A newer group of drugs, known as selective estrogen receptor down-regulators, or SERDs, have a more potent anti-estrogen effect, involving destabilization of the estrogen receptor, which leads to its degradation.
GW5638 fits somewhere in the middle, acting like a SERM in some tissues and more like a SERD in others, including mammary tissue, where it is a powerful estrogen antagonist. As a consequence, GW 5638 can inhibit the growth of breast cancers that have become resistant to tamoxifen. It may also be more effective than tamoxifen at preventing cancer in women at high risk.
Equally important was learning how the very slight difference between tamoxifen and GW5638 altered the interactions between the estrogen receptor and other molecules that are regulated by the estrogen receptor.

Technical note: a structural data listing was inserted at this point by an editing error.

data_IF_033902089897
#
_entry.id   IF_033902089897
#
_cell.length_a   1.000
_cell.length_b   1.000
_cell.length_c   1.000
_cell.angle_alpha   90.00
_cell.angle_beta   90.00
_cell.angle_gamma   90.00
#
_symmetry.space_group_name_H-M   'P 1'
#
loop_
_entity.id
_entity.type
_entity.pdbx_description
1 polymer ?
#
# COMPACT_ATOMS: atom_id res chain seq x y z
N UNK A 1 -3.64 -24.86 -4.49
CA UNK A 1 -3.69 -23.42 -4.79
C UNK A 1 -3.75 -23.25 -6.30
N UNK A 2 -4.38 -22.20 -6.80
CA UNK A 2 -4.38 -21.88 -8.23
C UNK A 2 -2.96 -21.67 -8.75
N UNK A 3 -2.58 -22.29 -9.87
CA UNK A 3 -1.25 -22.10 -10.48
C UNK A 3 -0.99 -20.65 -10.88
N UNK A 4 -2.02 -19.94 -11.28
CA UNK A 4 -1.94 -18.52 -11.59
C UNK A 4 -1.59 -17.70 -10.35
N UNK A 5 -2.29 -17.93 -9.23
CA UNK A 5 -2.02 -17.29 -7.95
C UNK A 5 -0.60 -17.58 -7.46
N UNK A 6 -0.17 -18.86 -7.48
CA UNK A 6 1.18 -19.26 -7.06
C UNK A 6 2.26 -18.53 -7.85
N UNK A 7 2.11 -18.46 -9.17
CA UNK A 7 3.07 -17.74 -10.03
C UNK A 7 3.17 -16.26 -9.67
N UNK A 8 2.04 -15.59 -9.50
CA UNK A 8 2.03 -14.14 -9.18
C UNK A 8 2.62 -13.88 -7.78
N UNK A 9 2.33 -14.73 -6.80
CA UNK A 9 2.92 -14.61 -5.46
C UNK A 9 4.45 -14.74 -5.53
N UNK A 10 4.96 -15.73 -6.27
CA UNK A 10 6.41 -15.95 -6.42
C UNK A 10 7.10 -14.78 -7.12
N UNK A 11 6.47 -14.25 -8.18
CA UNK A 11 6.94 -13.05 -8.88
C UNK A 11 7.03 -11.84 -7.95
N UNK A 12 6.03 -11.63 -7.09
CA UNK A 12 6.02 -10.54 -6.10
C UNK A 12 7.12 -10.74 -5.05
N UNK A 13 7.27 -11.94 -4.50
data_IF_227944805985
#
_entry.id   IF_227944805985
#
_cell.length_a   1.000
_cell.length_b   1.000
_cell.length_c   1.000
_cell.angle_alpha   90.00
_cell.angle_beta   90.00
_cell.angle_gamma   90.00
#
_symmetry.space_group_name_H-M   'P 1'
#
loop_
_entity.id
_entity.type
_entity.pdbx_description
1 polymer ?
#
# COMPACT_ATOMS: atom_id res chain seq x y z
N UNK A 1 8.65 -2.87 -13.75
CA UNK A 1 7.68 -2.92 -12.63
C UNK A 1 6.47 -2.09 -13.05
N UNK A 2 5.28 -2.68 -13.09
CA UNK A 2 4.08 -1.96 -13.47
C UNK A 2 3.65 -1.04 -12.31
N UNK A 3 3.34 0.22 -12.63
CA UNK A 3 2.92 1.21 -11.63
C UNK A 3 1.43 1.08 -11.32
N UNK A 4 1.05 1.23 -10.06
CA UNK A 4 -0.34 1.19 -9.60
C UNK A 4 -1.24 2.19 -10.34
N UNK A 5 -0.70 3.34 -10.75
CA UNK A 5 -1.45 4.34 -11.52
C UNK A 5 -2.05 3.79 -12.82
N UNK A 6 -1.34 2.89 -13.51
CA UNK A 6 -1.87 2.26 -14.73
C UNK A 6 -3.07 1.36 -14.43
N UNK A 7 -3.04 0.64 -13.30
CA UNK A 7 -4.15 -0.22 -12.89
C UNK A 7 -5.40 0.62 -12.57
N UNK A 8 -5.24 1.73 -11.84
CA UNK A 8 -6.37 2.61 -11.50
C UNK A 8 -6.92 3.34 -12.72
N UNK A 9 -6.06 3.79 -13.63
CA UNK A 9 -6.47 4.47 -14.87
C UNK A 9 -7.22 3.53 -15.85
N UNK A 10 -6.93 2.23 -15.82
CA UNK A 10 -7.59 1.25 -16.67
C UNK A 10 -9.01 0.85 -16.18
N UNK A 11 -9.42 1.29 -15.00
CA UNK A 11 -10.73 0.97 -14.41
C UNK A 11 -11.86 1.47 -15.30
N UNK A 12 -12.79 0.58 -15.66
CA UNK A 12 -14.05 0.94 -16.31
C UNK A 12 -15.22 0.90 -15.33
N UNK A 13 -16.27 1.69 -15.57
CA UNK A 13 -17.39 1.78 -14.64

Estrogen, tamoxifen and GW5638 all bind to the estrogen receptor in the same "pocket," but after binding they change the shape, or conformation, of the receptor in different ways. GW5638 pushes one small part of the estrogen receptor, a peptide spiral called helix 12, out of place. By shifting helix 12 to an odd spot, GW5638 disrupts the ways in which several other molecules that normally interact with the estrogen receptor go about their jobs.
These molecules, called coactivators or corepressors, can enhance or repress the effects of estrogen. They are present at different levels in different tissues.
"H12 positioning is essential for these interactions," Greene said. "By changing the conformation of the estrogen receptor, this drug changes the way it interacts with a whole series of related downstream molecules. And those interactions explain why these drugs have different effects in different locations, such as breast, bone or uterus."
This finding opens a new arena for drug design, suggests Greene. Nuclear receptors, such as the estrogen receptor, are major drug targets, accounting for more than 20 percent of all drugs. This fi
Source:University of Chicago Medical Center